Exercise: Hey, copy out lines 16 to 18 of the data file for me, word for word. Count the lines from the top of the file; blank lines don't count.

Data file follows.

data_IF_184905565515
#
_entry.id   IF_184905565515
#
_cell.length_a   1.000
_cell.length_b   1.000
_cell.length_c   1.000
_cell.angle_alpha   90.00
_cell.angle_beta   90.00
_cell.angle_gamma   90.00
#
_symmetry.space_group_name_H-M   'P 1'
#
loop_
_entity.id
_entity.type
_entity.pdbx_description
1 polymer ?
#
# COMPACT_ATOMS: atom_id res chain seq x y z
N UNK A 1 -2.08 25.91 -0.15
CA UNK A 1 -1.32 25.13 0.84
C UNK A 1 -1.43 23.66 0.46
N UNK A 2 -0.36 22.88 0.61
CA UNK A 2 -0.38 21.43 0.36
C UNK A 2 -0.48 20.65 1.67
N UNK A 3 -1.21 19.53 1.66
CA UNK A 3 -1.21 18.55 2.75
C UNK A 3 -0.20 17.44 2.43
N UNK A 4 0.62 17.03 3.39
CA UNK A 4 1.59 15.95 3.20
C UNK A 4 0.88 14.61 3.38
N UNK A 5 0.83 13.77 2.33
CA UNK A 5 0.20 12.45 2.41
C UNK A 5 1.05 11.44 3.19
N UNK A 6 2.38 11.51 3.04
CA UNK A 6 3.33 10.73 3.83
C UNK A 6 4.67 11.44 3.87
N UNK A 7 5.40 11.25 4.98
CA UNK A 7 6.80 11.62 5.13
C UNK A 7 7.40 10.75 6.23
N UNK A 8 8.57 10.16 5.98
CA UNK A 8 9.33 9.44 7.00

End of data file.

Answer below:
_entity.type
_entity.pdbx_description
1 polymer ?